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Cytotherapy. 2016 Feb;18(2):151-9. doi: 10.1016/j.jcyt.2015.11.008. Epub 2015 Dec 23.

International Society for Cellular Therapy perspective on immune functional assays for mesenchymal stromal cells as potency release criterion for advanced phase clinical trials.

Author information

  • 1Department of Hematology and Medical Oncology, Winship Cancer Institute, and Department of Pediatrics, Emory University School of Medicine, Atlanta, GA, USA. Electronic address:
  • 2Section of Hematology, Stem Cell Research Laboratory and Cell Factory, Department of Medicine, University of Verona, Verona, Italy.
  • 3Stem Cell Allotransplantation Section, Hematology Branch, National Heart, Lung and Blood Institute, National Institutes of Health, Bethesda, MD, USA.
  • 4Regenerative and Heamatological Medicine, King's College London, London, UK.
  • 5Regenerative Medicine, Athersys Inc., Cleveland, OH, USA.
  • 6School of Engineering and Materials Science, Queen Mary University of London, London, UK.
  • 7Department of Medical and Surgical Sciences for Children and Adults, Division of Oncology, University-Hospital of Modena and Reggio Emilia, Modena, Italy.
  • 8Department of Immunohematology and Bloodtransfusion, Leiden University Medical Centre, Leiden, Netherlands.
  • 9Center for Cell and Gene Therapy, Baylor College of Medicine, Houston Methodist Hospital, Texas Children's Hospital, Houston, TX, USA.
  • 10Center for Stem Cell Research and Regenerative Medicine, Department of Medicine, and Department of Surgery, Tulane University School of Medicine, New Orleans, LA, USA.
  • 11Department of Medicine, University of Wisconsin-Madison, School of Medicine and Public Health, and University of Wisconsin Carbone Cancer Center, Madison, WI, USA.
  • 12Department of Haematology, St George's Hospital and Medical School, London, UK; Blood Services Group, Health Sciences Authority, Singapore.
  • 13Division of Clinical Immunology and Transfusion Medicine, Karolinska Institutet, Stockholm, Sweden.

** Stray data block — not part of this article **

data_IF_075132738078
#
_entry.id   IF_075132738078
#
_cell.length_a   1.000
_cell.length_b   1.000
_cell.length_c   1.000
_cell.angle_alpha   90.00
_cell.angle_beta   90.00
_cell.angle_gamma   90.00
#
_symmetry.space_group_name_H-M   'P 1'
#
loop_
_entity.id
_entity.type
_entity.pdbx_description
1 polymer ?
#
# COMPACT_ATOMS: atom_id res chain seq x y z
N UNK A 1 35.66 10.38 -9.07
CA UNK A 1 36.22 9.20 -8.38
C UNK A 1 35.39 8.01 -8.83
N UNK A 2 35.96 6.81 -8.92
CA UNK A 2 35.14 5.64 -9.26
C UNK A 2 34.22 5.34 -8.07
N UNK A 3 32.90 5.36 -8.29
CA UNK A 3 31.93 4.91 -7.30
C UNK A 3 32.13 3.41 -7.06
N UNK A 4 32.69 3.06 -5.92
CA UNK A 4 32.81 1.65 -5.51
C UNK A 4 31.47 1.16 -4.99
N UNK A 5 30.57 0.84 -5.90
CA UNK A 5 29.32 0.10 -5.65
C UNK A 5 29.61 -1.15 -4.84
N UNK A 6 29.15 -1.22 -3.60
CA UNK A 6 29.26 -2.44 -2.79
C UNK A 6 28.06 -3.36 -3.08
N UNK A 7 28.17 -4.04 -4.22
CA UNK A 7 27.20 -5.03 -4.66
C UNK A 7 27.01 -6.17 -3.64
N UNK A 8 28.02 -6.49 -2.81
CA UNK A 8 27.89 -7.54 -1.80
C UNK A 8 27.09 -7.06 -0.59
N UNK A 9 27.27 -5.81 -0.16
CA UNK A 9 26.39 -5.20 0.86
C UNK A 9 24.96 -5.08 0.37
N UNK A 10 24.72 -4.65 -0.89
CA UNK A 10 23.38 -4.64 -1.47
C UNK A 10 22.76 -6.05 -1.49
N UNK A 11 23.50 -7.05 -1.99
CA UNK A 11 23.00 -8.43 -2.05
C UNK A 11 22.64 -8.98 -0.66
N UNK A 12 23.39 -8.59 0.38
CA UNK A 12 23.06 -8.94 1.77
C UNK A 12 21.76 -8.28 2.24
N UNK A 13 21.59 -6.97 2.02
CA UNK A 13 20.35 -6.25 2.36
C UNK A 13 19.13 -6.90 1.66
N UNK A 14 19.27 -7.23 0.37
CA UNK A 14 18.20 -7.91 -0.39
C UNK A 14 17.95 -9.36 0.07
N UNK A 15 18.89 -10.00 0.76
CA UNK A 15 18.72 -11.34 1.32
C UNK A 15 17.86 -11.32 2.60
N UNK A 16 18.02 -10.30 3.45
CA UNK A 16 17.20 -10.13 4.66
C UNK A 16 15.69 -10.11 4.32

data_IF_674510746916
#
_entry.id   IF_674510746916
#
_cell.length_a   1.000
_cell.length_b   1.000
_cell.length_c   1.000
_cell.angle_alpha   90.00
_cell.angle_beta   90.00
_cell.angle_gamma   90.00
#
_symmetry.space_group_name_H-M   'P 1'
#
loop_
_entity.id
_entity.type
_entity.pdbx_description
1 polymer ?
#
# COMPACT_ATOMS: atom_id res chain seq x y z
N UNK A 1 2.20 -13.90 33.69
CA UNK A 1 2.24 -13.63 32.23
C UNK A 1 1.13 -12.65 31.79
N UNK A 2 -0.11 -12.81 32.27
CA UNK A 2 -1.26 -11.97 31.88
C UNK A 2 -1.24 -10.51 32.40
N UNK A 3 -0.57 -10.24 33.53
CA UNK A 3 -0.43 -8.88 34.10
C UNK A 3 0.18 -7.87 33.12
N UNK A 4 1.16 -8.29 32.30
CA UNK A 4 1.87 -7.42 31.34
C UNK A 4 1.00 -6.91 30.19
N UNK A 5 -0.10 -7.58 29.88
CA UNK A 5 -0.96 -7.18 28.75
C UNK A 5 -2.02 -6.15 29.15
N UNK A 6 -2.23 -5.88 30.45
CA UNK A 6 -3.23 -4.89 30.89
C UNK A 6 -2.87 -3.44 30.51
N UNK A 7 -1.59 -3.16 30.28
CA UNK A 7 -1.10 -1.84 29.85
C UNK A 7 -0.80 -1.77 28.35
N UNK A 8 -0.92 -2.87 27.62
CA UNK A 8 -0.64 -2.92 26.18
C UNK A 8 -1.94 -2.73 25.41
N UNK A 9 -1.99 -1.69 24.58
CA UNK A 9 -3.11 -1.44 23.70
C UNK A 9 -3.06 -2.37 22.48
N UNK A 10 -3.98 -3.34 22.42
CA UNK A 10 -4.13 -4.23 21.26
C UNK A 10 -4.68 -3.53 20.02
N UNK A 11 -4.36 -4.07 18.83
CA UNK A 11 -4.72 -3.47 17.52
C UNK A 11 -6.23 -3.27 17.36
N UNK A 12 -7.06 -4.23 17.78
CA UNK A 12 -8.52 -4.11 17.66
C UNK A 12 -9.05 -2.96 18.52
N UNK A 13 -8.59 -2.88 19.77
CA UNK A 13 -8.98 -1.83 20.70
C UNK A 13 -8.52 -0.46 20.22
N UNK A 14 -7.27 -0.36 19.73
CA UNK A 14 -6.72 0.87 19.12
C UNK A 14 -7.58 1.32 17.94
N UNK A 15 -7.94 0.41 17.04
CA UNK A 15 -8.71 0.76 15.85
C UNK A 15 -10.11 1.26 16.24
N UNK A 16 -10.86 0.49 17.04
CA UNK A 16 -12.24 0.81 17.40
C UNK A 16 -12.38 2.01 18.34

• 14Department of Biomedicine, University Hospital Basel, Basel, Switzerland.
  • 15Department of Stem Cell Transplantation and Cellular Therapy, The University of Texas, MD Anderson Cancer Center, Houston, TX, USA.
  • 16Mesoblast Inc., New York, NY, USA.
  • 17Stem Cell Group, Bioprocessing Technology Institute, Agency for Science Technology and Research (A*STAR), Singapore.
  • 18Division of Occupational and Environmental Health Graduate School of Public Health, University of Pittsburgh, Pittsburgh, PA, USA.
  • 19Department of Molecular Therapeutics, The Scripps Research Institute, Jupiter, FL, USA.
  • 20IFR150 STROMALab UMR 5273 UPS-CNRS-EFS-INSERM U1031, Toulouse, France.
  • 21Institute of Health Sciences, Chinese Academy of Sciences, Shanghai, China; The First Affiliated Hospital, Soochow University Institutes for Translational Medicine, Suzhou, China.
  • 22Cell Processing Section, Department of Transfusion Medicine Clinical Center, NIH, Bethesda, MD, USA.
  • 23Cell Therapy Program, University Health Network, Toronto, Canada.
  • 24Department of Medicine, University of Vermont College of Medicine, Burlington, VT, USA.
  • 25UMR5273 STROMALab CNRS/EFS/UPS-INSERM U1031, Toulouse, France.


Mesenchymal stromal cells (MSCs) as a pharmaceutical for ailments characterized by pathogenic autoimmune, alloimmune and inflammatory processes now cover the spectrum of early- to late-phase clinical trials in both industry and academic sponsored studies. There is a broad consensus that despite different tissue sourcing and varied culture expansion protocols, human MSC-like cell products likely share fundamental mechanisms of action mediating their anti-inflammatory and tissue repair functionalities. Identification of functional markers of potency and reduction to practice of standardized, easily deployable methods of measurements of such would benefit the field. This would satisfy both mechanistic research as well as development of release potency assays to meet Regulatory Authority requirements for conduct of advanced clinical studies and their eventual registration. In response to this unmet need, the International Society for Cellular Therapy (ISCT) addressed the issue at an international workshop in May 2015 as part of the 21st ISCT annual meeting in Las Vegas. The scope of the workshop was focused on discussing potency assays germane to immunomodulation by MSC-like products in clinical indications targeting immune disorders. We here provide consensus perspective arising from this forum. We propose that focused analysis of selected MSC markers robustly deployed by in vitro licensing and metricized with a matrix of assays should be responsive to requirements from Regulatory Authorities. Workshop participants identified three preferred analytic methods that could inform a matrix assay approach: quantitative RNA analysis of selected gene products; flow cytometry analysis of functionally relevant surface markers and protein-based assay of secretome. We also advocate that potency assays acceptable to the Regulatory Authorities be rendered publicly accessible in an "open-access" manner, such as through publication or database collection.

Copyright © 2015 International Society for Cellular Therapy. Published by Elsevier Inc. All rights reserved.


ISCT; Mesenchymal Stromal cells; clinical trials; immune functional testing; matrix assays; potency assays; release assays

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